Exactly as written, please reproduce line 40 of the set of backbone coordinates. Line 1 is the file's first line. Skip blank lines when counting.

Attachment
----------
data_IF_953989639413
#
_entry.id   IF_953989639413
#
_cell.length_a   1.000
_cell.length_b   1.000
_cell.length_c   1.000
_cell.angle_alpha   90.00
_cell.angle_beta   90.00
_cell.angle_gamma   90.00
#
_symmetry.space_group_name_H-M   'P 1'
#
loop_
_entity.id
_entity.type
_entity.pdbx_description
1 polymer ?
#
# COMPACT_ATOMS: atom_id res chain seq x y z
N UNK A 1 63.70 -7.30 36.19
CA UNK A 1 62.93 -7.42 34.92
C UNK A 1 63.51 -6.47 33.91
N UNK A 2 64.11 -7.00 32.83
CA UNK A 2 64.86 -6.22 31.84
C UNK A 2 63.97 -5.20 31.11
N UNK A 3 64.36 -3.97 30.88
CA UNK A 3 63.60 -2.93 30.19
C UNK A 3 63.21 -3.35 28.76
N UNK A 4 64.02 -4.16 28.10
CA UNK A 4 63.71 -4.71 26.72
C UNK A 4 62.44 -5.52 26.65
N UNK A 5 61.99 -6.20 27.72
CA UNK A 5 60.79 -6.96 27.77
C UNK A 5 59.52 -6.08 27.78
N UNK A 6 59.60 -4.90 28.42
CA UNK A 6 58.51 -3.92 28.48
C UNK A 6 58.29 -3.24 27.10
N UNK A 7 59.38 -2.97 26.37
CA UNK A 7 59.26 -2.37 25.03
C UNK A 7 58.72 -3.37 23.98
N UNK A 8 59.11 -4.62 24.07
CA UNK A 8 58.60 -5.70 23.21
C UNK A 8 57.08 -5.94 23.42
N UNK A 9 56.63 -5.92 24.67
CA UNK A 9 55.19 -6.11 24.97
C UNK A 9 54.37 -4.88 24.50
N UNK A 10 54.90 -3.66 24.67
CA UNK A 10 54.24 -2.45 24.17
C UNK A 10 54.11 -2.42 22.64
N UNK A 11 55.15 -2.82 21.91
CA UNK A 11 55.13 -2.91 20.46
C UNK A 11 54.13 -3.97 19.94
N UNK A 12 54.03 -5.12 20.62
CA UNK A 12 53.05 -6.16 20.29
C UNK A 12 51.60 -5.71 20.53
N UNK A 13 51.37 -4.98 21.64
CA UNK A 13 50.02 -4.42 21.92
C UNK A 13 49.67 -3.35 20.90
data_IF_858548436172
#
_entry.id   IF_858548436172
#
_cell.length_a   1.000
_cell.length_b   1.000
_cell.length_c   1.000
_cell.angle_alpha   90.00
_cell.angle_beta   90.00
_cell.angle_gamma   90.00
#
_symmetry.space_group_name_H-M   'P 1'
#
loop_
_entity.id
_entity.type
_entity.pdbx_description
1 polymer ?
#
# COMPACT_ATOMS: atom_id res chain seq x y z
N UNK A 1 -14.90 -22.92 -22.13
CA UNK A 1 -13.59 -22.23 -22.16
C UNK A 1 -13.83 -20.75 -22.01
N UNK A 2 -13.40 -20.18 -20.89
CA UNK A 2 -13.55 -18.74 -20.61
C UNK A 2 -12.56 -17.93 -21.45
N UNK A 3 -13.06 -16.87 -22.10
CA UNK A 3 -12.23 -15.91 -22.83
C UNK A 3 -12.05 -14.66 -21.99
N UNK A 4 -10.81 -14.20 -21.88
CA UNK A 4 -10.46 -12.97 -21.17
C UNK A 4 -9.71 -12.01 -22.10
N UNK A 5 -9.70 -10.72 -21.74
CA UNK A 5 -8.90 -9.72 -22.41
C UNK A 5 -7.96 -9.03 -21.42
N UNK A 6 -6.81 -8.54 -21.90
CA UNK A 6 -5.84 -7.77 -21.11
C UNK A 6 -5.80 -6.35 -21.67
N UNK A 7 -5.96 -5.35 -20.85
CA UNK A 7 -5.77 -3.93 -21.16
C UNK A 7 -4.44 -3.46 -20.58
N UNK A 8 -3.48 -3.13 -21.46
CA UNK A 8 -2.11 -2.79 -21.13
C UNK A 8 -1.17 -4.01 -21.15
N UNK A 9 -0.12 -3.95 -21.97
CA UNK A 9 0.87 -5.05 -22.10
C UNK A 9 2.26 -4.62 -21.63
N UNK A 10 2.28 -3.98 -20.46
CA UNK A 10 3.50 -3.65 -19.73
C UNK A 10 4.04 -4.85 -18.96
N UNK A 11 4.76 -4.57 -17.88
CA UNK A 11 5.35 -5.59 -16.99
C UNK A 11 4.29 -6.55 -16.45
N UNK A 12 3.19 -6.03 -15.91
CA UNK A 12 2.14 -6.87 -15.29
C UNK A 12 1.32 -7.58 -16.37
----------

CA UNK A 7 59.26 -2.37 25.03